LARGO — On the first day of his murder trial, Robert Glenn Temple told a jury, "I know nothing about the law" and "I'm probably the dumbest guy you'll ever meet when it comes to that."
But that has not stopped him from acting as his own attorney, and on Monday he faced trial on a charge of murdering his wife, Rosemary Christensen, in 1999.
"My name is Robert Temple, I'm the accused in this case," he told potential jurors. "I don't expect anybody to like me before this trial is over."
But if jurors really listen to both sides, he said, "I'm going home to be with my children and grandchildren."
Assistant State Attorney William Loughery objected to that comment, saying Temple was supposed to be asking jurors questions at that stage, not making arguments.
Pinellas-Pasco Circuit Judge Philip J. Federico agreed, and even Temple seemed to concede it. "I'm not one of these three learned attorneys over here,'' he said, referring to the trio of prosecutors working against him. "I'm just a guy that's wanting to defend myself and tell the truth."
But prosecutors say he's just a guy who killed his wife and got his girlfriend to help him cover it up.
After Christensen disappeared in 1999, Temple told reporters he was worried and wanted to find her.
But his girlfriend, Lesley L. Stewart, later stepped forward and said Temple stabbed Christensen to death. Stewart says Temple persuaded her to help dispose of the body, and convinced her she would go to prison if she ever told anyone. She came forward anyway in 2008, nearly a decade after Christensen was killed. She also helped authorities find Christensen's body.
On Monday, Temple, 61, appeared in court in a wheelchair, wearing short-sleeved jail scrubs over long johns. Acting as his own attorney meant Temple himself was allowed to question jurors about whether they could be impartial.
At one point in the morning, the judge, attorneys and Temple retreated to a conference room to talk individually to jurors who said they had heard some news coverage about the case.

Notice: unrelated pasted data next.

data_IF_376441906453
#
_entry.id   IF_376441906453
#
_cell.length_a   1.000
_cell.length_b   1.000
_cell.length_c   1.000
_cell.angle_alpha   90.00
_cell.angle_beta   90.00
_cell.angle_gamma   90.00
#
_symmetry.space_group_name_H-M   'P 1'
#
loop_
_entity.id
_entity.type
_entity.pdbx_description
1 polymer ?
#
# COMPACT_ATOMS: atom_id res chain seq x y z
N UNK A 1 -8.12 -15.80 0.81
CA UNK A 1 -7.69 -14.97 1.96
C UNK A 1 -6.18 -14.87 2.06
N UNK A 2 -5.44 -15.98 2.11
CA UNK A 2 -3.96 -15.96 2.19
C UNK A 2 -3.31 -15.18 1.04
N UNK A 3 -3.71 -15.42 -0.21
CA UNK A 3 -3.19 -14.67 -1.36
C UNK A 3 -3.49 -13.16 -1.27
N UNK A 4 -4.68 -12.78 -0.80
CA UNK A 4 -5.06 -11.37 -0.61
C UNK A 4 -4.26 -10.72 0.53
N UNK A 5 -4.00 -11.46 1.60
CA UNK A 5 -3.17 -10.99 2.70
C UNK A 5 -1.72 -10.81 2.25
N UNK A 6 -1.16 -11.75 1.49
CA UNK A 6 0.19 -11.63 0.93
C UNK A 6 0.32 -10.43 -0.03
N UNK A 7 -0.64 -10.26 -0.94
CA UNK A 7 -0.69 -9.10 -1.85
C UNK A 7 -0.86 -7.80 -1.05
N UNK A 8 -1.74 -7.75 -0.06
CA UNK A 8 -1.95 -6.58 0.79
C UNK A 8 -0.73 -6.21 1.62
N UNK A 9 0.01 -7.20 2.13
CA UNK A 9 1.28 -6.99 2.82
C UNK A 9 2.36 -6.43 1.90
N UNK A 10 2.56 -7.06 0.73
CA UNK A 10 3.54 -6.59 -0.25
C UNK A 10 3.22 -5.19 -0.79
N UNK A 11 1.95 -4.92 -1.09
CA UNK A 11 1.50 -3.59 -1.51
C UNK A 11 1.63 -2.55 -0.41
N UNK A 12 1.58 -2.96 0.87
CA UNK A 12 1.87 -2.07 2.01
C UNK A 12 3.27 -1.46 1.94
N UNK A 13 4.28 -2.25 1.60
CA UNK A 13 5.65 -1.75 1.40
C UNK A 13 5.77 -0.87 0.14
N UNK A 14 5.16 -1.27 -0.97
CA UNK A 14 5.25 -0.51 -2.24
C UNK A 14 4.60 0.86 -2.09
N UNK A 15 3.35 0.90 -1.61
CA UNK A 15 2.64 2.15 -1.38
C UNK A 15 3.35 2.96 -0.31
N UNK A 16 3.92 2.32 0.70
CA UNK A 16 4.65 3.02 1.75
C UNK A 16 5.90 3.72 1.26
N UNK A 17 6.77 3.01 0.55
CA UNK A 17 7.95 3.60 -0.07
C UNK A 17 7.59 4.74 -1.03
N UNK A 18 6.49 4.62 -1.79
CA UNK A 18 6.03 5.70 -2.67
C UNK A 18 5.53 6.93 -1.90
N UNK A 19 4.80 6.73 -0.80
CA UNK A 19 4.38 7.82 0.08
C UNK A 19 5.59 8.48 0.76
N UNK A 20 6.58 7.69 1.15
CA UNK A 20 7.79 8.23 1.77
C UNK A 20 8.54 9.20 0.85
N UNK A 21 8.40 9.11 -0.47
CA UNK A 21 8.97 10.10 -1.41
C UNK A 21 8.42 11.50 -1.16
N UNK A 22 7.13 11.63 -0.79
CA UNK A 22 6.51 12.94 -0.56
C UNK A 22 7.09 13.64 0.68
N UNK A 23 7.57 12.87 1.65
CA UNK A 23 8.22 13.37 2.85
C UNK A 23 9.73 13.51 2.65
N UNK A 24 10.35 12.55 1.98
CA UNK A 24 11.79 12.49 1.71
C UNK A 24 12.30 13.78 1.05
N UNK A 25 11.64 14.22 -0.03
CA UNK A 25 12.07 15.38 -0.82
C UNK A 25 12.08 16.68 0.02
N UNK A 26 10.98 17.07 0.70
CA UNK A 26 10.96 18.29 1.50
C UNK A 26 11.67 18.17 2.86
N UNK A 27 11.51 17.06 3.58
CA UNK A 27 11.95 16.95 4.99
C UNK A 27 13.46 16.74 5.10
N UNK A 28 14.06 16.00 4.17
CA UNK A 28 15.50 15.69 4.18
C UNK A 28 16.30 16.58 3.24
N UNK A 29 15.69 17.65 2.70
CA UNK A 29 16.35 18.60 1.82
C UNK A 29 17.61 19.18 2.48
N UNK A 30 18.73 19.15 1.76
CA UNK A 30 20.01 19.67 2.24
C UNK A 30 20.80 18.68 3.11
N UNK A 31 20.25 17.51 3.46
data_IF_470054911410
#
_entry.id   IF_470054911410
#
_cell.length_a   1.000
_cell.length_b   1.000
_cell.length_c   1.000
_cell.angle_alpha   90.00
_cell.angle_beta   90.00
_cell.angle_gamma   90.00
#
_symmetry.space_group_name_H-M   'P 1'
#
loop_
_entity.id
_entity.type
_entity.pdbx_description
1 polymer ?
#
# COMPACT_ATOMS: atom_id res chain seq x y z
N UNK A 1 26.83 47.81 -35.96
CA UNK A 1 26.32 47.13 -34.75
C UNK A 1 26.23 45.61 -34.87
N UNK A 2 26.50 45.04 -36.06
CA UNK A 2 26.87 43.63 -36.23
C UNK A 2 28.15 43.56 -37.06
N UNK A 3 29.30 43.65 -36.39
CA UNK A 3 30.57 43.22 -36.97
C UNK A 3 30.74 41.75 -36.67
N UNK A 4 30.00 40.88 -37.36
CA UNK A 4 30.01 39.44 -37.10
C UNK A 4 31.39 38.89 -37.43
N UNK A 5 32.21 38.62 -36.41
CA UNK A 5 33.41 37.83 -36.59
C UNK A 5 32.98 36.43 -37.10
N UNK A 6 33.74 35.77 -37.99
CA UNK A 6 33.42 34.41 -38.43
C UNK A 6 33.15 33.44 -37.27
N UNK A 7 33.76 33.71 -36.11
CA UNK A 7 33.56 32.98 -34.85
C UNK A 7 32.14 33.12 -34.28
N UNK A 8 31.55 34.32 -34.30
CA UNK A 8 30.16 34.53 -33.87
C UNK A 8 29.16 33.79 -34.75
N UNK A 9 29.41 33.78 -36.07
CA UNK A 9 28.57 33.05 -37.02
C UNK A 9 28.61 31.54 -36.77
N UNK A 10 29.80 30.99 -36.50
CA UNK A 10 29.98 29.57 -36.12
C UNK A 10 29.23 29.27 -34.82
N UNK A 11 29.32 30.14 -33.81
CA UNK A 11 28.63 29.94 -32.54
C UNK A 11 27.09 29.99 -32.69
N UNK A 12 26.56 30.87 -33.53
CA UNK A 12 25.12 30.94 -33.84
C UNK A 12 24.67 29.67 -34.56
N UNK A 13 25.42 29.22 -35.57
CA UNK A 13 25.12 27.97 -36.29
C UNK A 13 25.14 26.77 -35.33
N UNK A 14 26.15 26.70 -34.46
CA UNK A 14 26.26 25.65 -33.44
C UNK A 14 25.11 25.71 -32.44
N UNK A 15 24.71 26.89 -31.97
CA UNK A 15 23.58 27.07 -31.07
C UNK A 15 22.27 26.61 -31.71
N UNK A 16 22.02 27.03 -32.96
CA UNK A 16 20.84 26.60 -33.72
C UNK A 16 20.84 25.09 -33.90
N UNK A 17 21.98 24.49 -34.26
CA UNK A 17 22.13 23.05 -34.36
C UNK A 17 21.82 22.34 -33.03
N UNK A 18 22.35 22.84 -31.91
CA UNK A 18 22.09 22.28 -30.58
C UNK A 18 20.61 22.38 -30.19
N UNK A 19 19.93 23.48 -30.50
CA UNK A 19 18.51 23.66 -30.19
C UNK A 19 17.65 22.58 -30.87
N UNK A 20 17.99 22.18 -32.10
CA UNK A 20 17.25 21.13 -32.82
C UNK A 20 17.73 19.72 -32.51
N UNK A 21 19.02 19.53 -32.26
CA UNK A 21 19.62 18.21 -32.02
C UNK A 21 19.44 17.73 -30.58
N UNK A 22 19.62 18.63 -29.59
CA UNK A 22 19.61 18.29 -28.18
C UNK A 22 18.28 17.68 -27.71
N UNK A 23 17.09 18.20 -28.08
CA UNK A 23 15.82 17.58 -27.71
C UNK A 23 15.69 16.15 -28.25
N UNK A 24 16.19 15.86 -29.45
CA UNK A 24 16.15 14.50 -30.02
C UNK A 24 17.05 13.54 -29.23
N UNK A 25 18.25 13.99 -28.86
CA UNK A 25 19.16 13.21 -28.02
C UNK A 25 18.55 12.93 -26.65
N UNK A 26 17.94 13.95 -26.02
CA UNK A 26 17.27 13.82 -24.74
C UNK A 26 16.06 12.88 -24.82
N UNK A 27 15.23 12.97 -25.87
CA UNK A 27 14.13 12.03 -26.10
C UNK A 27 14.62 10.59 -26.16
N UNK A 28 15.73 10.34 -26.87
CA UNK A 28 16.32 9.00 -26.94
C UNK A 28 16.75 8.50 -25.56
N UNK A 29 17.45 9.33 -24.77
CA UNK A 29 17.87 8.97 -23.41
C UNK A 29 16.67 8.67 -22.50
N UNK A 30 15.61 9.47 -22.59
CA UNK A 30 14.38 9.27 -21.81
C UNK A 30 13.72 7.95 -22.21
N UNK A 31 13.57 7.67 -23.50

"I think he's guilty," one woman said, after Federico questioned her in a conference room.
"Thank you for your honesty," Temple said politely.
The conference room proved too intimate for some, because jurors sat at a table about a dozen feet away from the man accused of murder. When Federico asked whether one potential juror thought Temple was guilty, she said, "I don't like to answer that" when he was sitting so close.
Temple chuckled and said, "It's all right, I can't get out of my wheelchair."
She added that "quite honestly, I'm a little suspicious" about his guilt.
Early Monday, before potential jurors were brought into the courtroom, Temple sparred with Federico over various legal issues.
Temple complained that as a jail inmate, arrangements had not been made for him to view several CDs and DVDs of evidence against him. He complained that he wished someone could provide him with better clothes.
At another point, Temple argued a legal regulation called the Williams rule should prevent a key witness from talking about crimes he may have committed in the past. Federico said this would not violate the Williams rule, for reasons that would be easier to explain "if you'd gone to law school."
Temple complained to Federico that "I already know you're prejudiced and biased against me."
"That's productive," Federico deadpanned.
At another point, Temple complained to Federico, "You've already found me guilty, so what difference does it make?"
Temple also said he intended to let the potential jurors know that he had been made to wear a device on his leg that will give him an electric shock if officials decide he is acting out in the courtroom.
"No, you're not going to do that," Federico told him. And he didn't.
Although Temple has been planning for months to represent himself, he changed his mind early Monday, and the judge asked his standby counsel, Assistant Public Defender Mary Obermeyer, if she could step in. She said it would take more time for her to prepare.
Then Temple changed his mind again, and said he wanted to represent himself after all.
Curtis Krueger can be reached at (727) 893-8232 or email@example.com.